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Baseball America Dodger Rookie Arizona League Update

Each September Baseball America does reviews of each league in the minors. Yesterday they did the AZL and answered questions about the Arizona League prospects.  Two weeks ago I did my analysis of the Dodgers in the AZL,  Baseball America and True Blue posters seemed to agree on who was the best prospect. By a large vote, True Blue picked Allen (Carl) Webster as the top Dodger Arizona Prospect, and he was picked by BA as the 3rd best prospect in the league. My own pick was Jonathan Garcia who BA picked as the ninth best prospect in the league. Three Dodgers got into the top 20 and two almost made it in Nick Akins and Carlos Frias.  For detailed Baseball America analysis click on the jump and you will see quotes like this about Jonathan Garcia 

The Dodgers may have gotten a steal when they selected Garcia out of Puerto Rico in the eighth round of the 2009 draft

or this

No AZL player boosted his prospect stock this season as much as Webster
3. Allen Webster, rhp, Dodgers B-T: R-R Ht.: 6-2 Wt.: 165 Age: 19 Drafted: Dodgers '08 (18th) No AZL player boosted his prospect stock this season as much as Webster, who's listed in the MLB database by his first name (Carl) but prefers to go by his middle name. An 18th-round pick in 2008, he walked 17 batters in 18 innings during his first pro season in the Rookie-level Gulf Coast League. After moving to Arizona when the Dodgers shifted their complex-based affiliate, he posted a 56-14 K-BB ratio in 48 innings before continuing to excel following a promotion to the Rookie-level Pioneer League. Though Webster still is growing into his 6-foot-2, 165-pound frame, he already has a fastball that reaches 94-95 mph. He throws strikes with his heater, as well as with a plus breaking ball and a promising changeup that he needs to use more often. Dodgers pitching instructor George Culver said an improved delivery was the key to Webster's big step forward. "He had a lot of issues with it last year. He was a green pea," said Culver. "His mechanics right now are as good as you want to see with a kid with no more pitching experience than he's had."
9. Jonathan Garcia, of, Dodgers B-T: R-R Ht.: 5-11 Wt.: 175 Age: 17 Drafted: Dodgers '09 (8) The Dodgers may have gotten a steal when they selected Garcia out of Puerto Rico in the eighth round of the 2009 draft. He had a reputation in high school as a player who was better in workouts than in games, but that wasn't the case in the AZL. He hit .304 with 16 doubles in 138 at-bats. Garcia, 17, is very aggressive at the plate and the ball jumps off his bat. He has power to all fields and is expected to get stronger. He worked closely with hitting coach Leo Garcia and continually made adjustments during games. Garcia doesn't have the speed to play center field, where he saw some action in Arizona, but his plus arm should allow him to handle right field. He has below-average speed but could get quicker with better technique, as he currently runs on his heels. "He's a hard-working kid," Dodgers manager Jeff Carter said. "He wants to learn and has fun playing the game."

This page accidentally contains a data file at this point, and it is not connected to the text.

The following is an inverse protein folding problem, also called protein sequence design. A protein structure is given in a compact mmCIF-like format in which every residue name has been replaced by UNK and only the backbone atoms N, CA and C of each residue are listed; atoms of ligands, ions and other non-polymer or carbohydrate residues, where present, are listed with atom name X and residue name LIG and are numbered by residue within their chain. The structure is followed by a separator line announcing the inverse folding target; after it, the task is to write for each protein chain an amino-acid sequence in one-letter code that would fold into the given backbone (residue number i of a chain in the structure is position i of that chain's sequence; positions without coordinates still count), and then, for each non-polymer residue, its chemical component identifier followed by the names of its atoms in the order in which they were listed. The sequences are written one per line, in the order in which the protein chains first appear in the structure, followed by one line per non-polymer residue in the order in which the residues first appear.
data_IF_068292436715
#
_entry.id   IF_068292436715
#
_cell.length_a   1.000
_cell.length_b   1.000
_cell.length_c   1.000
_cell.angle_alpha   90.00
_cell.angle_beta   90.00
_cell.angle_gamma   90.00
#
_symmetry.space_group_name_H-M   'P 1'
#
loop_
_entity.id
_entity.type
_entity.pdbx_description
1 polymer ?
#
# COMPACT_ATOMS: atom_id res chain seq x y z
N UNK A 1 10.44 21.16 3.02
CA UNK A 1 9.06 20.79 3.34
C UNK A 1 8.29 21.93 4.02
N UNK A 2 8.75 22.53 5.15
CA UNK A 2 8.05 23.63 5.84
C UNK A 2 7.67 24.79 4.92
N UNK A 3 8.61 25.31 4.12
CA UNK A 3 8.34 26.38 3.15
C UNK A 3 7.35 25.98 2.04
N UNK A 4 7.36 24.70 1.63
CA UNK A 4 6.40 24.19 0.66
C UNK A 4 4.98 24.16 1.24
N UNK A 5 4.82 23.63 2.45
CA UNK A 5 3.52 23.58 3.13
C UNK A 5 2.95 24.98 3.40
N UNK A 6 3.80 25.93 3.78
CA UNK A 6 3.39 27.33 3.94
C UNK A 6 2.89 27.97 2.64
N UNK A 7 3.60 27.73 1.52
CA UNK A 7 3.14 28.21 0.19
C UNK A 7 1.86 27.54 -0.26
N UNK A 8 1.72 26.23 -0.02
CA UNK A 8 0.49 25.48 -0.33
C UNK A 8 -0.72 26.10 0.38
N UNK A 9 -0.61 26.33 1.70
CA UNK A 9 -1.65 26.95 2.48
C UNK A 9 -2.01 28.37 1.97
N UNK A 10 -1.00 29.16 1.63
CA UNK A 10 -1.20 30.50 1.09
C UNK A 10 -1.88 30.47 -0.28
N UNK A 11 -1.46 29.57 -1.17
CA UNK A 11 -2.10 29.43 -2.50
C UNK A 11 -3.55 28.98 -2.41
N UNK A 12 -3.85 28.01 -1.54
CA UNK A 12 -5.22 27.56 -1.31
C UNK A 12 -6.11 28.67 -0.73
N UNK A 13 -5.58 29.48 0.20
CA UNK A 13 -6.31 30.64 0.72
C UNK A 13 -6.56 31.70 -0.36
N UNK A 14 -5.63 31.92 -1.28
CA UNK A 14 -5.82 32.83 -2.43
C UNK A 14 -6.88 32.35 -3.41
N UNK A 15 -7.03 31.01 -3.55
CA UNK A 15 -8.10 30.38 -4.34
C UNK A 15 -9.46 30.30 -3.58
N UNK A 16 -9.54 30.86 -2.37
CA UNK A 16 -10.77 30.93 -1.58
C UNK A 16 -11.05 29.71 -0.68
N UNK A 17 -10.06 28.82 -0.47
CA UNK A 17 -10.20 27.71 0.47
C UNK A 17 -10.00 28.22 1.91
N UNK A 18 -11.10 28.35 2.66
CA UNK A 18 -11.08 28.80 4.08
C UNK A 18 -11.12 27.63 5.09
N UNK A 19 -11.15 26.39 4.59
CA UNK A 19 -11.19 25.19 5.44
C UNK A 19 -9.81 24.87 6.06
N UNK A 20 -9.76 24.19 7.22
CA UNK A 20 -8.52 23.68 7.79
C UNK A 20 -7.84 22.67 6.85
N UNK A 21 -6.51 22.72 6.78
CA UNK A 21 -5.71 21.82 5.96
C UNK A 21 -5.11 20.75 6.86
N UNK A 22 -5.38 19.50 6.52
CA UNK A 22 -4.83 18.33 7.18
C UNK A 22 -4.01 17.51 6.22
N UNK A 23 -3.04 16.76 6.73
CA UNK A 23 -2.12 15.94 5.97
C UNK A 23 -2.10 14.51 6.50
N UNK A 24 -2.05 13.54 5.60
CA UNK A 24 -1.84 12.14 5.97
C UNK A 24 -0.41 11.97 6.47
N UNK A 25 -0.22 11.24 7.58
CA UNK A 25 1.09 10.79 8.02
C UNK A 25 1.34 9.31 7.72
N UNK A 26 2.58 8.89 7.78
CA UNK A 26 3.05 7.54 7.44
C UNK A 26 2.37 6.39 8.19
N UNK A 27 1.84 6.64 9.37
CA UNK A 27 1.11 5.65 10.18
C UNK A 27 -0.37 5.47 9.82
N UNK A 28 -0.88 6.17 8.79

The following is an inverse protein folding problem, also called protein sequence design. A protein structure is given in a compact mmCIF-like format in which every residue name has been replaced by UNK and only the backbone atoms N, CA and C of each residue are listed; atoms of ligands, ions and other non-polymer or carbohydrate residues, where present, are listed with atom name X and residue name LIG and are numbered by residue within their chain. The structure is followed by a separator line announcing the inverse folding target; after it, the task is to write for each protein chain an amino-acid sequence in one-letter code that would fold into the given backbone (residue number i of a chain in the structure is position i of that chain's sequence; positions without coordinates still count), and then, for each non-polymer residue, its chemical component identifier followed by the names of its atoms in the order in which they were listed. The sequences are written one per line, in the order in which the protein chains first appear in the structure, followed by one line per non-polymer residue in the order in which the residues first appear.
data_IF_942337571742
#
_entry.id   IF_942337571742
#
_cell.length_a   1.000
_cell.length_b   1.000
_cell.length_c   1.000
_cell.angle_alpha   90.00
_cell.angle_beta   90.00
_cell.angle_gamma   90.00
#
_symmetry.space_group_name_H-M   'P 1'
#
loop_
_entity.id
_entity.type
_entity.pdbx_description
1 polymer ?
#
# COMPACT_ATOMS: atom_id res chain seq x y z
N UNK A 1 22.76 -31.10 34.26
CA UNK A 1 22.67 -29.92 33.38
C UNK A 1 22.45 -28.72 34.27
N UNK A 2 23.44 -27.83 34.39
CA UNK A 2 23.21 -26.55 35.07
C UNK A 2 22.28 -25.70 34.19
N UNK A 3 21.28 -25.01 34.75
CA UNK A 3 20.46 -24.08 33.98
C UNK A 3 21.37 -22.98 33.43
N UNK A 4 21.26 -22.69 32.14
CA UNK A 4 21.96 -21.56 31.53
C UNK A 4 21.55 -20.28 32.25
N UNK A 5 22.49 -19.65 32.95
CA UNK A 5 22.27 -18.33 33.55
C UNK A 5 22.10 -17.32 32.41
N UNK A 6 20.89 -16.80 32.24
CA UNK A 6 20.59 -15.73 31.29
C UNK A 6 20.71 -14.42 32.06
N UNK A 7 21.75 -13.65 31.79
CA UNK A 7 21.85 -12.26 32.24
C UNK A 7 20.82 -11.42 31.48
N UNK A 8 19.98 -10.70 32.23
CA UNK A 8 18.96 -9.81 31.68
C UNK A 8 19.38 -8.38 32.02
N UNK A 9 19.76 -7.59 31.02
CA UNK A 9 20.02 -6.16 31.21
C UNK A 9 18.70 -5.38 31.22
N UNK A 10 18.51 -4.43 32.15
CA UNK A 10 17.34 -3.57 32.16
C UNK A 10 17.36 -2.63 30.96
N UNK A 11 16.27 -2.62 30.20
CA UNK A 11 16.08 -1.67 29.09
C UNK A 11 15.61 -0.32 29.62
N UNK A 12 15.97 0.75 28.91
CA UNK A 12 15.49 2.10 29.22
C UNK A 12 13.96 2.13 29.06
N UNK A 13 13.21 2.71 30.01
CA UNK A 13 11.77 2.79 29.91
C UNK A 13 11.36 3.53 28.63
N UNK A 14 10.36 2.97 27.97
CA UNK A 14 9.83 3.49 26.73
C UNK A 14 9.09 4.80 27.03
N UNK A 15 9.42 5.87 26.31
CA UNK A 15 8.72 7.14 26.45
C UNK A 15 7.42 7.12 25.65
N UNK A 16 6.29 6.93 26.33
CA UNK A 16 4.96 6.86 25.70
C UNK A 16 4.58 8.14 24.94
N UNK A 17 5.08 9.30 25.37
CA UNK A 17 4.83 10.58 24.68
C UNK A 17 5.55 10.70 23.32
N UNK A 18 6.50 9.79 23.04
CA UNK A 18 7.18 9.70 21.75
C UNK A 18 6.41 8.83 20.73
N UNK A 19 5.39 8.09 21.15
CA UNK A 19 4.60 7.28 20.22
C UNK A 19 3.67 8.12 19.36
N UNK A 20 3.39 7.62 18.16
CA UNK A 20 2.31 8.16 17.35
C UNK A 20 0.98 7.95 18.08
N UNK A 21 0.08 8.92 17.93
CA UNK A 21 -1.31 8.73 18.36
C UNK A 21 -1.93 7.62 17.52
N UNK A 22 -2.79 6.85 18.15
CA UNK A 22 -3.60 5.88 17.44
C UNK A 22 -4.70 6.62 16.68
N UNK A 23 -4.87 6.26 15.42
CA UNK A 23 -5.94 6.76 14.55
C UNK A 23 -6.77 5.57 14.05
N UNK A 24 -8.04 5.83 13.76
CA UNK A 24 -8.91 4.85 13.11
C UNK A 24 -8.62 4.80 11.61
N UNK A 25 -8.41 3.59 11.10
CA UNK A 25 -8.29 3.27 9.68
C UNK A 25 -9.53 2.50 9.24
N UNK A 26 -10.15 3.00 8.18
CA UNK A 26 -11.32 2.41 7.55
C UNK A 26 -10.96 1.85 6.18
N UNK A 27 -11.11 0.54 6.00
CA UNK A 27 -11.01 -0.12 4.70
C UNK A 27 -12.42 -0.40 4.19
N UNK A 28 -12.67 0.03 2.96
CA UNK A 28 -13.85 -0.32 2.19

19. Danny Danielson, rhp, Dodgers B-T: R-R Ht.: 6-4 Wt.: 220 Age: 20 Signed: Dodgers '07 (7th) Danielson is a product of Russell County (Ala.) High, the same school that produced first-round or sandwich picks Kasey Kiker and Colby and Cory Rasmus. A seventh-rounder in 2007, Daniels pitched just 30 innings in his first two years as a pro. After losing 30 pounds in the offseason, he completed an entire season and managers noted his ability to put hitters away. "This is the first season we've had him healthy through the whole season," Culver said. "He's made huge strides. He's been a pleasant surprise." Danielson's fastball topped out at 88-89 mph in 2009, though he reached 93 in the past. His best pitch is an outstanding changeup, and he also uses a big, slow curveball. Culver believes that Danielson will need a harder breaking ball in order to remain a starter, so he may switch to a slider.
    John (Los Angeles): Did Dodger prospect Nick Akins get any consideration for the top 20, or did his age play a factor?

Bill Mitchell: Akins got a lot of consideration. While he's already 21 he's still relatively inexperienced in that he hasn't played at any big baseball programs. When it came down to cutting the list, I didn't include him not so much because of his age but because he's likely to be strictly a left fielder. He's very athletic and was well respected this summer. His manager said that he believes that Akins can move quickly. But for me it came down to the defense.


Bill Mitchell: I mentioned Nick Akins in a previous post. The guy who came really, really close was pitcher Carlos Frias. He's got a very good arm, hitting 96 with his fastball and has an excellent changeup. Command of the breaking ball is his biggest area for improvement. He's still relatively inexperienced but made great progress this year. A year from now I may be kicking myself for not slotting him onto the list somewhere.


I love the Baseball America reviews of each league and would suggest to anyone who likes to follow the prospects that they purchase the web subscription to Baseball America. They are the old stand bye yet still at the top of their class.